Fort Magsaysay in Nueva Ecija, the country’s largest military reservation, will serve as quarantine site for Filipinos expected to return from virus-hit China, Malacañan Palace said on Wednesday.

This developed as health officials confirmed a third case of 2019 novel coronavirus (2019-nCoV) infection in the Philippines, a 60-year-old Chinese woman who traveled from the virus epicenter Wuhan, China to Hong Kong, then Cebu and Bohol.

Palace spokesman Salvador Panelo said President Rodrigo Duterte, during Tuesday night’s Cabinet meeting, expressed concern over the welfare of the Filipinos flying from China, Hong Kong or Macau.

“Secretary Duque reported that they are now preparing Fort Magsaysay in Nueva Ecija as a quarantine area, which can accommodate 10,000 individuals. The arrival of the initial batch of repatriated Filipinos will be on Saturday at the Clark Airport and transportation to Fort Magsaysay has already been prepared. The President instructed the Health Secretary to go to the site to properly address the people affected in detail,” Panelo said.

Duterte, Panelo added, said barangay or village officials should be tapped to help contain the virus “in accordance with the tempo dictated by the National Government or face charges for non-feasance.”

Negative, initially

The Philippines’s third case was not announced earlier because initial test results from the Victorian Infectious Diseases Reference Laboratory in Australia and the Research Institute for Tropical Medicine (RITM) in Muntinlupa were negative.

The patient went to a hospital in Bohol and was allowed to return home on Jan. 31 after recovering from illness, Health Undersecretary Eric Domingo told reporters in a press briefing.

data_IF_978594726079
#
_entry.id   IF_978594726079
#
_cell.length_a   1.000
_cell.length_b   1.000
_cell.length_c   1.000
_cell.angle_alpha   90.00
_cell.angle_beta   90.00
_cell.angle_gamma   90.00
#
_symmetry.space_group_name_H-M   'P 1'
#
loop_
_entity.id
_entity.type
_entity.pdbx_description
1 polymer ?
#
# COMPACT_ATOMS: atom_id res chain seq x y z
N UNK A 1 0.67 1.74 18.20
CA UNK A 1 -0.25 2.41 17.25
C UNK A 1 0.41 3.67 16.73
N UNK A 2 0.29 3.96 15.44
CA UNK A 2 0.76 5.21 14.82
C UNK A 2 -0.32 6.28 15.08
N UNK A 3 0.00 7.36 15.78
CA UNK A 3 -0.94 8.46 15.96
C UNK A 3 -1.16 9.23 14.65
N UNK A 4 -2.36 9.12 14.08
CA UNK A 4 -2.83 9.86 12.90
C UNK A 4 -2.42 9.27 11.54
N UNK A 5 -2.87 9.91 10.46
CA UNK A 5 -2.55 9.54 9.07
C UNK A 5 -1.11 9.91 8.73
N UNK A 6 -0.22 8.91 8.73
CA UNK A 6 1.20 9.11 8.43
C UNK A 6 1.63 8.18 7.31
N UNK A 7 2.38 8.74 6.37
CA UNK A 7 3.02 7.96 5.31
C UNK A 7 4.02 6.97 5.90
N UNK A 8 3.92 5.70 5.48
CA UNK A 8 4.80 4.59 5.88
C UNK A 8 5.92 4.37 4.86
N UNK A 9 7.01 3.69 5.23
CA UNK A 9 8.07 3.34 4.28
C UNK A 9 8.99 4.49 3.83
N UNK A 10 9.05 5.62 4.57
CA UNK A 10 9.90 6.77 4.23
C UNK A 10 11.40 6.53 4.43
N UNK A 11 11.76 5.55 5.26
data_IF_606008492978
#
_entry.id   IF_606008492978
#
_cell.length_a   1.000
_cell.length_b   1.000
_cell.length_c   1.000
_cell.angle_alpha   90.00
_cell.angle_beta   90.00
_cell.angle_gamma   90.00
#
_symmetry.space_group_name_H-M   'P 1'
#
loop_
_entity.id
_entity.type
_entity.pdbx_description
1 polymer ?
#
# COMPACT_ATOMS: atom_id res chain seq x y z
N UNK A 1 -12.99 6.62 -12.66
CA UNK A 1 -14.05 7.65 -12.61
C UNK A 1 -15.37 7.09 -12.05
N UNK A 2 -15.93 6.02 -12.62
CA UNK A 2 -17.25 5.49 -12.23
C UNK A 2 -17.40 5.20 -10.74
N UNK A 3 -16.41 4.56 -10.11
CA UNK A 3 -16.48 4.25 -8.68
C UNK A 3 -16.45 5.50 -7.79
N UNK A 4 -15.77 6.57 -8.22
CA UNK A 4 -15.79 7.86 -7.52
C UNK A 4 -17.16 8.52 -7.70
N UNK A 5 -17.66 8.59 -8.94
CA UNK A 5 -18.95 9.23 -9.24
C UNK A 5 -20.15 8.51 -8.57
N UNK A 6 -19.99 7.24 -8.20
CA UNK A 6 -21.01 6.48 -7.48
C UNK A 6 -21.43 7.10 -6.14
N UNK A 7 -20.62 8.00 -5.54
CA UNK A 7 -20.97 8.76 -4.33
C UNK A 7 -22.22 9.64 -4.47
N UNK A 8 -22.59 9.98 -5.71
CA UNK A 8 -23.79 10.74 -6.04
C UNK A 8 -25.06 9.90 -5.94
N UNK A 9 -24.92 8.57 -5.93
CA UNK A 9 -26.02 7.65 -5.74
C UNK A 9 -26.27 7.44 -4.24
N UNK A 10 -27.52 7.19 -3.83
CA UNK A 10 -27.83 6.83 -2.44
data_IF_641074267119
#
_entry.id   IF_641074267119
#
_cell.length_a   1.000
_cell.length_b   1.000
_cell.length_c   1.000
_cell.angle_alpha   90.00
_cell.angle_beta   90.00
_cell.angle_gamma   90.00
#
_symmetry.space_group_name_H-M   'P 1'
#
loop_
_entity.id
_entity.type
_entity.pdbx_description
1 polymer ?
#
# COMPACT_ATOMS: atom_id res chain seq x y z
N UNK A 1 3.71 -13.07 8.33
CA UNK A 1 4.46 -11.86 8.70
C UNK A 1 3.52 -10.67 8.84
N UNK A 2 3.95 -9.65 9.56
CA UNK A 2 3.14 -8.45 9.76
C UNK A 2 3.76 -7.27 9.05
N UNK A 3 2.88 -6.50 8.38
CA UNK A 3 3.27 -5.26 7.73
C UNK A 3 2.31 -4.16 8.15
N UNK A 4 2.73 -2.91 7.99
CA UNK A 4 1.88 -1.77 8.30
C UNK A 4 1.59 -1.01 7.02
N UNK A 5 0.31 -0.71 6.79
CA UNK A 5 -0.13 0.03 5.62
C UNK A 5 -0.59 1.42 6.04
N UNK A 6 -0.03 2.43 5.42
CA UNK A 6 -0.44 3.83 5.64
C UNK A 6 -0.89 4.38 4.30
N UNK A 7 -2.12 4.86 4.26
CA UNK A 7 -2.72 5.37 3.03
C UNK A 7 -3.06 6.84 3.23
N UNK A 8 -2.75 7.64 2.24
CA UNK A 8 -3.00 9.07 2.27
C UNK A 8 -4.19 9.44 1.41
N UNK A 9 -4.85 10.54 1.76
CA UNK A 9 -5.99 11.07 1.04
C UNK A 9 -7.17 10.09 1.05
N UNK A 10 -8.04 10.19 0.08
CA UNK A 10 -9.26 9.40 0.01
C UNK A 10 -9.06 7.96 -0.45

Later, however, the RITM reported that an earlier sample from the Chinese woman tested positive.

Health officials were tracing persons the Chinese woman had close contact with, including passengers on her flights, Domingo said.

Amid suggestions Health Secretary Francisco Duque III should resign over his handling of the situation, Secretary to the Cabinet Karlo Alexei Nograles said the health chief still had the president’s trust.

In a Senate inquiry on Tuesday, Duque blamed his underlings for the slow process of tracing all the people in close contact with the first two confirmed cases, one of whom, a Chinese traveler from Wuhan, died on Saturday.

“I don’t think that is proper to do right now, given the circumstances and given the efforts that are being poured into this ‘no. Like I said, si Secretary Duque with all of the circumstances with, having known the situation, he is hands on with everything, he’s done his job so far,” he told reporters.

In a statement following Tuesday’s Senate inquiry, opposition senator Francis Pangilinan said Duque was “in the dark” on the nCoV situation.

“The health secretary was clearly in the dark as to his department’s efforts to trace the passengers of the two flights which flew in the two nCoV patients. This most basic intervention was at 17-percent success rate two weeks into the outbreak. Worse, the secretary was unaware and only found out during the hearing that it was a dismal 17 percent,” he said. (